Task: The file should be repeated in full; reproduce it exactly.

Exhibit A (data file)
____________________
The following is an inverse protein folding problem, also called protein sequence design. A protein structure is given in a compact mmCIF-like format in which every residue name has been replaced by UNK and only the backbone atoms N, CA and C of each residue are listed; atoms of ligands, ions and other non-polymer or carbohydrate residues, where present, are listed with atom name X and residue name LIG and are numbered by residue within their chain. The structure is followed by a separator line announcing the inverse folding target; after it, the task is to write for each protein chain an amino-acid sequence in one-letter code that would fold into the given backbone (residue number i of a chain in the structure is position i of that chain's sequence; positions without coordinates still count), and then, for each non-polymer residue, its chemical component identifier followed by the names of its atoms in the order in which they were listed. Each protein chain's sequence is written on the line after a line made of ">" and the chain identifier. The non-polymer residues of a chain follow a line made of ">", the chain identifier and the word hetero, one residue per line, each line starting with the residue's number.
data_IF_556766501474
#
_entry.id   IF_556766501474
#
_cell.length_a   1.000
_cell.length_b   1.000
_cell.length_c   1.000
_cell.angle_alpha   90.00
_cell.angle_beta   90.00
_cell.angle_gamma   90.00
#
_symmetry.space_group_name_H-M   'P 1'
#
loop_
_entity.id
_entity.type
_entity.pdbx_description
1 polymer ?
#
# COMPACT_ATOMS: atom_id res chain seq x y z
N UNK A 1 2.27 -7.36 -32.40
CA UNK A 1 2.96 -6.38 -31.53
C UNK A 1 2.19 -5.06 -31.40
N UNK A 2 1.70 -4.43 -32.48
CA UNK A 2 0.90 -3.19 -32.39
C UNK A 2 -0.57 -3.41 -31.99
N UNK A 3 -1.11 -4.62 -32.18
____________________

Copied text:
The following is an inverse protein folding problem, also called protein sequence design. A protein structure is given in a compact mmCIF-like format in which every residue name has been replaced by UNK and only the backbone atoms N, CA and C of each residue are listed; atoms of ligands, ions and other non-polymer or carbohydrate residues, where present, are listed with atom name X and residue name LIG and are numbered by residue within their chain. The structure is followed by a separator line announcing the inverse folding target; after it, the task is to write for each protein chain an amino-acid sequence in one-letter code that would fold into the given backbone (residue number i of a chain in the structure is position i of that chain's sequence; positions without coordinates still count), and then, for each non-polymer residue, its chemical component identifier followed by the names of its atoms in the order in which they were listed. Each protein chain's sequence is written on the line after a line made of ">" and the chain identifier. The non-polymer residues of a chain follow a line made of ">", the chain identifier and the word hetero, one residue per line, each line starting with the residue's number.
data_IF_556766501474
#
_entry.id   IF_556766501474
#
_cell.length_a   1.000
_cell.length_b   1.000
_cell.length_c   1.000
_cell.angle_alpha   90.00
_cell.angle_beta   90.00
_cell.angle_gamma   90.00
#
_symmetry.space_group_name_H-M   'P 1'
#
loop_
_entity.id
_entity.type
_entity.pdbx_description
1 polymer ?
#
# COMPACT_ATOMS: atom_id res chain seq x y z
N UNK A 1 2.27 -7.36 -32.40
CA UNK A 1 2.96 -6.38 -31.53
C UNK A 1 2.19 -5.06 -31.40
N UNK A 2 1.70 -4.43 -32.48
CA UNK A 2 0.90 -3.19 -32.39
C UNK A 2 -0.57 -3.41 -31.99
N UNK A 3 -1.11 -4.62 -32.18